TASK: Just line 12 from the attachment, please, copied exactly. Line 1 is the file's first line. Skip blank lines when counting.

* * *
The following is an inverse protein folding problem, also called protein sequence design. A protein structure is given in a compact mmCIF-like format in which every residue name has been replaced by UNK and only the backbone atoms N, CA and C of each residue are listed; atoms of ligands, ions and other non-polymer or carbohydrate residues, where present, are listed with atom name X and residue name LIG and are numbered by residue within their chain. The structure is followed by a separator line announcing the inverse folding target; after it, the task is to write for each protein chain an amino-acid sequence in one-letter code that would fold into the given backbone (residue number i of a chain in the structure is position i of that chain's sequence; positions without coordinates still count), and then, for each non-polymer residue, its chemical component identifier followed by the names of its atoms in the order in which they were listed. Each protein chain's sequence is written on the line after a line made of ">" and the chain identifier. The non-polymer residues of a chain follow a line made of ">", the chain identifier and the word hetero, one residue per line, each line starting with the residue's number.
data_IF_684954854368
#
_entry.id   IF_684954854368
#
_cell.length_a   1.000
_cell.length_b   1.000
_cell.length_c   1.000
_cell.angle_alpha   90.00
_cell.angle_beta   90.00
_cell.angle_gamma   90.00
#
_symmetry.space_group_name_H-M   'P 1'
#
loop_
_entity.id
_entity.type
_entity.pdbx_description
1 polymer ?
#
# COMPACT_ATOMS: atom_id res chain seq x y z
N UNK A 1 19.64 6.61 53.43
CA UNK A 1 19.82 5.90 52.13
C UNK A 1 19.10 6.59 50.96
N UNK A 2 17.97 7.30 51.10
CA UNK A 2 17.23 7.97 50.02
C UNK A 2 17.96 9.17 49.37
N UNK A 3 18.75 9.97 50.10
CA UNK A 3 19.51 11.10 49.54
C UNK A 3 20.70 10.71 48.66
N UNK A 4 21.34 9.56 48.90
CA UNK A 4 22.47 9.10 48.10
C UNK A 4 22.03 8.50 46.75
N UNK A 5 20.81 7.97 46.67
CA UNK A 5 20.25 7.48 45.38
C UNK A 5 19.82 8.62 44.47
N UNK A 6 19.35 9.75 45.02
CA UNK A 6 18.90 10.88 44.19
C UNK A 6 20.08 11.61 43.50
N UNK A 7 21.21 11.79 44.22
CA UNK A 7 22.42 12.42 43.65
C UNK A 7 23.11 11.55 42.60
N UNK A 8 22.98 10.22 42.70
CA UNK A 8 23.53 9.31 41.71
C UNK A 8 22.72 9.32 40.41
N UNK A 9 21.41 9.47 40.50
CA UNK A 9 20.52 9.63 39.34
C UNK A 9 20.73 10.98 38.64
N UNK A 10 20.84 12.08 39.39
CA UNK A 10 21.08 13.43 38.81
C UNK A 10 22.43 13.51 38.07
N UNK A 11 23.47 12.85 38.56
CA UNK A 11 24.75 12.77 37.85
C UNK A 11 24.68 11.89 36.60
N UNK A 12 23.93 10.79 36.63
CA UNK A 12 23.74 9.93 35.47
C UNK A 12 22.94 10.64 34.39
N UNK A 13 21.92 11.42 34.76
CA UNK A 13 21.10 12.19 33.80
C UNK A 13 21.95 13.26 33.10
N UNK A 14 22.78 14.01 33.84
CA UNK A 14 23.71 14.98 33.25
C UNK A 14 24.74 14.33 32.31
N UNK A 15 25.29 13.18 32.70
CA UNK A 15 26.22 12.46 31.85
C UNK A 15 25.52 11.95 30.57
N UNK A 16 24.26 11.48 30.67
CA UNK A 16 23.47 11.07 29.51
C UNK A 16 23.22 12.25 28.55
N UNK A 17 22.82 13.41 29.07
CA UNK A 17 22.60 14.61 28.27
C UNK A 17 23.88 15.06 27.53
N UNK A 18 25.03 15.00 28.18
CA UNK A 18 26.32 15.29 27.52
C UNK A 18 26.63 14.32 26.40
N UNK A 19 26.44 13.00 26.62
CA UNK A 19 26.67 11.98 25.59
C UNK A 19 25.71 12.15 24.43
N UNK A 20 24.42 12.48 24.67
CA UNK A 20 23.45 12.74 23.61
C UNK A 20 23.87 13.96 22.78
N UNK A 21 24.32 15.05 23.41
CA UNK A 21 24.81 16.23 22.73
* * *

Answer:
#